The Vice of Vices
When we were children, my sisters and I went through a phase of intense interest in the bubonic plague. It probably began when we passed around Berlie Doherty’s Children of Winter, in which a time slip conveys a group of siblings to 1666, where they must take shelter in a barn to wait out the Great Plague. Another favourite was Poe’s The Masque of the Red Death. Prince Prospero, whose kingdom has been ‘half depopulated’ by a disease that causes ‘sharp pains, and sudden dizziness, and then profuse bleeding at the pores’, holds a party for his aristocratic friends. Safely ensconced within the walls of his palace, he is determined to ‘bid defiance to contagion. The external world could take care of itself. In the meantime it was folly to grieve, or to think.’
The revellers assume that the sallow, corpse-like figure in their midst, strewn with blood, is an indecorous guest whose costume is in terrible taste. By the time they realise their mistake, it’s too late: they’re infected. Despite their pomp and their precautions, the haemorrhagic virus has slipped through the gates. With characteristic gore, Poe gives Prince Prospero and his guests, rollicking in silly outfits while half the country is dead, their comeuppance.
More than 170,000 people in the UK have so far died of Covid-19. That’s one in every four hundred people, and it’s far from over. Many took their last laboured breaths alone in a scrubbed ward as a masked nurse held up an electronic device so their relatives could try their best to say a goodbye that wouldn’t haunt them. Most of us stuck to the rules: out of fear of the virus, fear of the consequences of breaking the law, or fear of the kind of person it would make us to break the social contract at such a time, and thereby waver in our solidarity with others, not least the health workers whose hands might be the last our loved ones would know.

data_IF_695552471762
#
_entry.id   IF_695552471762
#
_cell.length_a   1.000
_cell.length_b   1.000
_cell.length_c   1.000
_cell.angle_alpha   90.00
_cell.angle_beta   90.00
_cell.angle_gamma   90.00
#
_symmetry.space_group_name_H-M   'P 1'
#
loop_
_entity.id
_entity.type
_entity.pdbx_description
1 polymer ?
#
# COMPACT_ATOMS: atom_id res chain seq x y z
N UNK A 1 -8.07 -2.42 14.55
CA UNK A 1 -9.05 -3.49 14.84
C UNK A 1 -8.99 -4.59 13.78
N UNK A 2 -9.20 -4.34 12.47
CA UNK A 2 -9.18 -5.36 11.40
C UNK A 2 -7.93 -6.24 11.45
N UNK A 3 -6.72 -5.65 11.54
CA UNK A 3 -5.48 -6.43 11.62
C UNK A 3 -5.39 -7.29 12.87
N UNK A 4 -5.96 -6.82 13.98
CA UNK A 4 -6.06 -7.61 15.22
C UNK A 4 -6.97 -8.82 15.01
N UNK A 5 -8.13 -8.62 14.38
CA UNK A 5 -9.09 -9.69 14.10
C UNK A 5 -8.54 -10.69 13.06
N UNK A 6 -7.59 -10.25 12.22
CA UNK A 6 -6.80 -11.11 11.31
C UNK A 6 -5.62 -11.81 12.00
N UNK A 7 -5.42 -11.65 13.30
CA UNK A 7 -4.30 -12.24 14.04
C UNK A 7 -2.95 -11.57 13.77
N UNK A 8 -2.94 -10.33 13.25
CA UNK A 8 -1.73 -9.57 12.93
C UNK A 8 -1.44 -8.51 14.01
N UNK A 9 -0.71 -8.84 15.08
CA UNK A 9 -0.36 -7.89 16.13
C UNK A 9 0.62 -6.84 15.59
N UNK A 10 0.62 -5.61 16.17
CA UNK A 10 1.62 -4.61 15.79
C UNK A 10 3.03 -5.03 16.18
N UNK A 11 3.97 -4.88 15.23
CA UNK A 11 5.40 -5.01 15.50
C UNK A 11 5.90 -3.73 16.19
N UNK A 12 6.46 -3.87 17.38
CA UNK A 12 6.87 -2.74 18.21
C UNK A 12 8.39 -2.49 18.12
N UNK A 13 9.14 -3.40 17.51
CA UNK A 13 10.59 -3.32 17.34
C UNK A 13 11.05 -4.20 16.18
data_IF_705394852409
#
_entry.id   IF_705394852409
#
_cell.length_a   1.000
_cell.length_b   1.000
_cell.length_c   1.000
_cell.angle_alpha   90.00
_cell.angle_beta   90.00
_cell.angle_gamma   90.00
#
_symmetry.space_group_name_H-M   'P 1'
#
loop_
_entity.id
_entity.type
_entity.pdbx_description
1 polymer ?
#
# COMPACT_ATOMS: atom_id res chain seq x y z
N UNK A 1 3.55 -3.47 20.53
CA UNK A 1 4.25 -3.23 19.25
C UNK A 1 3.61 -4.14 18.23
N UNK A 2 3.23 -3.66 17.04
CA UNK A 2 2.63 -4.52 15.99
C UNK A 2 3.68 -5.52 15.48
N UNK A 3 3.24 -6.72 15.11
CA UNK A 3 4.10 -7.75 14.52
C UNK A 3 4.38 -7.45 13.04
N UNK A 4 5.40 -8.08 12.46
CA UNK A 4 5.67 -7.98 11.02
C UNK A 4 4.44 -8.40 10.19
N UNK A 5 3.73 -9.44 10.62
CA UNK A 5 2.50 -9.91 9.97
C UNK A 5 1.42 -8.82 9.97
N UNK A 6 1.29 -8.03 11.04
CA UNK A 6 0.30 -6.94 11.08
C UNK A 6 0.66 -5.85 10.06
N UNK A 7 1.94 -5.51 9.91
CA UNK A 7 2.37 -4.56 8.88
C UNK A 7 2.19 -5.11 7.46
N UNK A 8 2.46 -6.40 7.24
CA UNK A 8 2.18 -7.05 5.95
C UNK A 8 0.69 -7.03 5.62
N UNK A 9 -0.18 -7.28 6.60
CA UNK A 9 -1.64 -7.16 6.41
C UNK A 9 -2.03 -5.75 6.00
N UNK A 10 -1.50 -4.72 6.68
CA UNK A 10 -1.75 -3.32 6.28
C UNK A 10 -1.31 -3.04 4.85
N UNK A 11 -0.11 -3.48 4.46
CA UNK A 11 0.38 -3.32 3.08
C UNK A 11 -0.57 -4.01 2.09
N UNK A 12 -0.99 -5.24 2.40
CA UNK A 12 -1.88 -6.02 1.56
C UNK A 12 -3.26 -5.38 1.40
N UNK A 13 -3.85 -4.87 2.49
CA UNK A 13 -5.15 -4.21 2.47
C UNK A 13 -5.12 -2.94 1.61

Through 2020 and 2021, Boris Johnson and his colleagues held at least twelve lockdown-breaching parties on Downing Street. The Metropolitan Police at first refused to investigate, on the grounds that none of the attendees would admit they’d been there. Good luck to anyone else who tries that excuse. The director of the Good Law Project said this ‘points to a Met that does not want to investigate potential criminality in government or is excessively deferential to those in power’. This week more than fifty people have been issued with Fixed Penalty Notices, including the prime minister, his wife and the chancellor. They must each pay £50 within a fortnight.
Johnson and Rishi Sunak have apologised, but the transgression is so layered that it’s unclear what exactly they claim to be sorry for. Some critics have focused on the importance of the ‘rule of law’, but the law is a poor proxy for morality. (Saving a drowning asylum seeker is, on any reasonable account, the right thing to do, but Johnson’s government recently made it illegal.) Breaking lockdown rules was immoral because there were real risks that doing so could spread the virus, causing illness, death and strain on the health service. High profile violations could undermine future public health measures whose efficacy hinges on widespread compliance. And Johnson has for months firmly and repeatedly denied any knowledge of the parties.
The public might have forgiven the carelessness and lies. It’s the hypocrisy that’s hardest to stomach. Johnson developed and enforced stringent rules which he and his colleagues then flouted when it suited them. About 120,000 fines were given to members of the public for lockdown breaches, and thousands of people have been charged and prosecuted. A woman in Caewern, Wales, was fined £2026 for having a friend over who wasn’t in her support bubble. A student in Nottingham paid £10,000 for hosting a party. The threat of such steep fines kept others away from deathbeds and funerals.
In On Revolution, Hannah Arendt called hypocrisy the ‘vice of vices’: ‘integrity can indeed exist under the cover of all other vices except this one,’ she wrote. ‘Only the hypocrite is really rotten to the core.’